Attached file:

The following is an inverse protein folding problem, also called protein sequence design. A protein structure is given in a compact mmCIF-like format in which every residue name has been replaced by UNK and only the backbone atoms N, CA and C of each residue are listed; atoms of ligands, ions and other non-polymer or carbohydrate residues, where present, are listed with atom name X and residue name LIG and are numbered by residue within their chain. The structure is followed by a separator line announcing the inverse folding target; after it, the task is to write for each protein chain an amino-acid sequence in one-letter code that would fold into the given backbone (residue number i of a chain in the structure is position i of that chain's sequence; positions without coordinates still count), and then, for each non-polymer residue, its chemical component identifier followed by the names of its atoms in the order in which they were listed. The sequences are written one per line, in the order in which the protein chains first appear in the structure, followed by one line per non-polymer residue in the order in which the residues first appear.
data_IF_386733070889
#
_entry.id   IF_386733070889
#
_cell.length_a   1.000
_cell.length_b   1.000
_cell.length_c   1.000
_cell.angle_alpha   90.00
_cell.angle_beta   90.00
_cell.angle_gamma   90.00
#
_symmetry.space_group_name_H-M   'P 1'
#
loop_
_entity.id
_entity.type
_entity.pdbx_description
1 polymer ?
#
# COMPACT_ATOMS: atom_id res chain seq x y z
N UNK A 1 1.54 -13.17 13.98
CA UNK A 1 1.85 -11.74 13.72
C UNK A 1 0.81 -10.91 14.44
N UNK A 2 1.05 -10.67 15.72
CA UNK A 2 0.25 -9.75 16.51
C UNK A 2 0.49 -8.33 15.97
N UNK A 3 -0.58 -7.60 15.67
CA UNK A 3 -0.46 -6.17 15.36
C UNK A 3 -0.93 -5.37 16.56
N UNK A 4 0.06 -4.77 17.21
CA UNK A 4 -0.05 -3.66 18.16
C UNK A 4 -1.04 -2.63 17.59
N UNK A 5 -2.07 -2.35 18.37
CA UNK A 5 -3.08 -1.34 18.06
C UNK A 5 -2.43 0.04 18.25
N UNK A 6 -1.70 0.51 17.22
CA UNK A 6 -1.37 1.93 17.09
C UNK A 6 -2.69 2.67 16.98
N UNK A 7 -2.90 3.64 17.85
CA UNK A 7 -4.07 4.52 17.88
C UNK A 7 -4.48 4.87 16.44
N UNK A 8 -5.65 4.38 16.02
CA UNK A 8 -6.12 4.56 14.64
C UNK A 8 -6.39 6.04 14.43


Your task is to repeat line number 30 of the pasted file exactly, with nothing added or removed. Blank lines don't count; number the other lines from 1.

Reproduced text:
C UNK A 3 -0.93 -5.37 16.56